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The Liquidation Expenses Principle

Feb 23, 2023

By Jonathan Ong and Debby Lim


It is trite that once a company goes into liquidation, the proper expenses and liabilities incurred by its liquidators may be accorded priority over the company’s other unsecured liabilities. This is known as the liquidation expenses principle (the “Principle”).

The theoretical underpinnings of the Principle are that existing creditors in general benefit from the actions of the liquidator because of the beneficial effect on the estate, and therefore priority should be accorded to the “new creditor.” The courts generally take the view that the Principle ought to be restrictive in its application, since it derogates from the pari passu principle. It is for the party seeking to rely on the Principle to show why it should have priority over the other creditors.

Although this Principle was first developed in the context of liquidation, it also applies by extension to judicial management (the Singapore equivalent of the English administration), where new funding (such as litigation funding) and expenses and liabilities incurred by the insolvency practitioner in attending to these matters may be accorded priority status if it is of beneficial effect to the estate.  In the context of judicial management, expenses and liabilities are incurred by a company’s judicial managers (”JMs”) for the benefit of the company. This was first recognized in Singapore by Justice Kannan Ramesh in Re Swiber Holdings Ltd [2018] 5 SLR 1358 (Swiber Holdings) at [89] and is statutorily embedded in Section 104(3) of the Insolvency, Restructuring and Dissolution Act 2018. [1]

The issue therein is whether the expenses and liabilities incurred by the insolvency practitioner are for the benefit of the estate and hence should be accorded priority status.  In the High Court decision Re Ocean Tankers (Pte) Ltd [2022] SGHC 55 and the subsequent Court of Appeal decision in An Guang Shipping Pte Ltd (under judicial management) and others v Ocean Tankers (Pte) Ltd (in liquidation) [2022] SGCA 69, we have the opportunity to explore the jurisprudence in the Singapore insolvency arena. [2]

Background Facts

The claimants/appellants are 40 vessel-owning subsidiaries of Xihe Holdings (Pte) Ltd (“the XH Companies”), while the respondent is Ocean Tankers (Pte) Ltd (“OTPL”).

Both the XH Companies and OTPL were under judicial management and were represented in the proceedings by their respective JMs. Central to the parties’ dispute is the question whether the XH Companies’ claims under various bareboat charters (which OTPL had entered into with the XH Companies prior to being placed into interim judicial management) fall within the scope of the Principle so as to enjoy priority in OTPL’s judicial management. 

The obvious impact to the XH Companies is that if these claims do not enjoy any priority, these claims would only stand pari passu with OTPL’s other unsecured creditors and therefore the XH Companies would be in the unenviable situation of not being able to fully recover the expenses and liabilities incurred.

The Decision

Both the High Court and the Court of Appeal concluded that that the Principle would generally not apply to the XH Companies’ claims, subject to certain exceptions based on how specific vessels were used.

The Court of Appeal also agreed with the High Court Judge that the OTPL JMs generally did not retain the vessels for the benefit of OTPL’s estate. Also, the Court below was correct in requiring the XH Companies to prove that their ancillary claims for repair costs were linked to the period that these vessels were retained by the OTPL JMs for the benefit of OTPL’s estate. In this regard, the Court of Appeal dismissed the XH Companies’ appeal and affirmed the High Court decision.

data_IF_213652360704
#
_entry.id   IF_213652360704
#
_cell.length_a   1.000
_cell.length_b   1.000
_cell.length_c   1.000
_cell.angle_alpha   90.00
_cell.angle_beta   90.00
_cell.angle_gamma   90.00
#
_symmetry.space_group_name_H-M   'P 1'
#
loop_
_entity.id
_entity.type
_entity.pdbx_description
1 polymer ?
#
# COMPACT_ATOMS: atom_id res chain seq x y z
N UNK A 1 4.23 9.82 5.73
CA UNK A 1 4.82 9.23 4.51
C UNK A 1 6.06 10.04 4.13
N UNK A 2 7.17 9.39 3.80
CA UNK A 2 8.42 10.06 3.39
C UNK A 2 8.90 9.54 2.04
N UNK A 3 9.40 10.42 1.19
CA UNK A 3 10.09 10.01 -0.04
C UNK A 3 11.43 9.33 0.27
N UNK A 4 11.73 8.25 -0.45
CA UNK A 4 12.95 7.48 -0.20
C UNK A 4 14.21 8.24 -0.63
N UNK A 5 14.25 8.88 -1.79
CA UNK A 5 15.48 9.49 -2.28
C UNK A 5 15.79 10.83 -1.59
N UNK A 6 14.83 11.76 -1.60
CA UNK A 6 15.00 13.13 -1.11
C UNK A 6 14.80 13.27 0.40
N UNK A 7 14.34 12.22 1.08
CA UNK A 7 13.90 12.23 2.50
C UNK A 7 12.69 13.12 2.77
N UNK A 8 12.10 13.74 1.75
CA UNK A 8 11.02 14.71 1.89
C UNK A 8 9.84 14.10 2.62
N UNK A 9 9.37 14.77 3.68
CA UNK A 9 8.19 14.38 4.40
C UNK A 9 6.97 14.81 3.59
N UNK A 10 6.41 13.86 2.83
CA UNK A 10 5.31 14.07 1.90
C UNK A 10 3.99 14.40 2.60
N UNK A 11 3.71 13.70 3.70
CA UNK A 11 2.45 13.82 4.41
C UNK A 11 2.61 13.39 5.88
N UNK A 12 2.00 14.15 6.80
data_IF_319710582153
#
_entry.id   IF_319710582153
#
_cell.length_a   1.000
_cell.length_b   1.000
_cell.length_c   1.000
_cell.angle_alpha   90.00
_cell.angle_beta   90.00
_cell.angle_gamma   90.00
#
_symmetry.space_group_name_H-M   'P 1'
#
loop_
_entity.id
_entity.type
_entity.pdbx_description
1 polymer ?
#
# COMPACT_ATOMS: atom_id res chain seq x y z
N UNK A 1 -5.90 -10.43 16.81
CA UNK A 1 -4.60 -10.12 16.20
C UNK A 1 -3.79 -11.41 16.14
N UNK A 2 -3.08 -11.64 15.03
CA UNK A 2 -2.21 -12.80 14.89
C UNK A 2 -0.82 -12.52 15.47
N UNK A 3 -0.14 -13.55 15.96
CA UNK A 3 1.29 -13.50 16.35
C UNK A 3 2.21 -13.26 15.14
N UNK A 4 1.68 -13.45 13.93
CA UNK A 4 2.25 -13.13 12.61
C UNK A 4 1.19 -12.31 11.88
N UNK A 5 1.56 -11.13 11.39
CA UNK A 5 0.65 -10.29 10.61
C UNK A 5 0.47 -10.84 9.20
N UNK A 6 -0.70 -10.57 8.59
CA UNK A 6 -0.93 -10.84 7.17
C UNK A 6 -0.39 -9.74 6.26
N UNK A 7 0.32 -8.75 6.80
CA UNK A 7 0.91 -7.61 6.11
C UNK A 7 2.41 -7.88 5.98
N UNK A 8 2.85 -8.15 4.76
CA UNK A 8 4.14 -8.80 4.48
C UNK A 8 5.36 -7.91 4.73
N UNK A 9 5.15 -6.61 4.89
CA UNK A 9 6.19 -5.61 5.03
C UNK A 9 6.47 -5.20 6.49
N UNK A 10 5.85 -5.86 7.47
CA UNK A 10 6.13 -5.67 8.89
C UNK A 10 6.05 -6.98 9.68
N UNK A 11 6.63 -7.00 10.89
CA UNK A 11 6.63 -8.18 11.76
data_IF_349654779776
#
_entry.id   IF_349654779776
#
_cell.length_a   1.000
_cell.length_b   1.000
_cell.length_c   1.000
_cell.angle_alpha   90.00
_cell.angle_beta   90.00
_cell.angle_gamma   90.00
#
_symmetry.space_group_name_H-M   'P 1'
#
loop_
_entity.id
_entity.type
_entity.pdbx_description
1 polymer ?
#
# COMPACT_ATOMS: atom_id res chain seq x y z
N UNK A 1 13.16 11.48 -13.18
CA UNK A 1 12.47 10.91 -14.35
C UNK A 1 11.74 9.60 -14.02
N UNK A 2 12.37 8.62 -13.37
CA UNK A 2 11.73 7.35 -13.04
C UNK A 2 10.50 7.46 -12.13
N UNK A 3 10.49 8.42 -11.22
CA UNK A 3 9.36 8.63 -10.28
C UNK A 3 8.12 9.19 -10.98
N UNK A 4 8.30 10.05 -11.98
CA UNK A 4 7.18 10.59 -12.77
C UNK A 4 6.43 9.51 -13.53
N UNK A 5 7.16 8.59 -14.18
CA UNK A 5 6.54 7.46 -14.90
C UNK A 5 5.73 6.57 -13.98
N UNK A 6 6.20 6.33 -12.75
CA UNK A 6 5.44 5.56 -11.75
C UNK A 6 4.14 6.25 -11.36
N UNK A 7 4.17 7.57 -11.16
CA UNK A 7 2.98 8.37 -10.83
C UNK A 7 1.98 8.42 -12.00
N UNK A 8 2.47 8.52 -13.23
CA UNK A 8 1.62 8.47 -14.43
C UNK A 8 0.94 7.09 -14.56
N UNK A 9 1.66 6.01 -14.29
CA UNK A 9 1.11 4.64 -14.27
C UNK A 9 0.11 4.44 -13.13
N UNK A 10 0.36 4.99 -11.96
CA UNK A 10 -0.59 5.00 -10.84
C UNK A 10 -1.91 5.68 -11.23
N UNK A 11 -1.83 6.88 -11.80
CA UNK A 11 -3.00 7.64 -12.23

The Honorable Justice Kannan Ramesh in the Court below held that a “clear line” had to be drawn between vessels for which Notices of Non-Adoption were issued from August 31, 2020 to September 3, 2020, and vessels in respect of which no such notices were issued. The Notices of Non-Adoption were an unequivocal statement by the OTPL judicial managers that they did not wish to retain possession of the vessels for the benefit of the estate and wished to redeliver them.

However, Kannan Ramesh J also held that the Principle would generally not apply even during the period before the Notices of Non-Adoption were issued. The Judge found that the facts generally demonstrated that the OTPL JMs had been compelled to retain the vessels, at first due to extraneous circumstances, and later due to the actions of the XH JMs (see the GD at [35]):

Nevertheless, Kannan Ramesh J went on to hold that this general conclusion was subject to certain exceptions. Several categories of vessels had been used for various purposes, and the Judge’s conclusions on each of these categories were as follows:

  1. The first category comprised vessels in respect of which the OTPL JMs had issued Notices of Adoption, and which were thus not the subject of SUM 2085. The Principle applied to any claims arising out of the use of these vessels, which would thus be accorded priority (see the GD at [59]). [3]

    This category is straightforward and uncontentious given that the OTPL JMs had agreed to adopt and continue incurring these liabilities.

  2. The second category comprised vessels which had been used by the OTPL JMs to store and transport cargo prior to the Notices of Non-Adoption, and this use continued after the issuance of the Notices of Non-Adoption (from May to early December 2020) (the Second Category). The Principle applied to both Charter hire Claims and Ancillary Claims for expenses for the period of use of these vessels, though not to repair costs as it was “difficult to establish a link between the repair costs which ought to be borne by OTPL and the use of the vessels in the period of use” (see the GD at [60]–[64]). [4]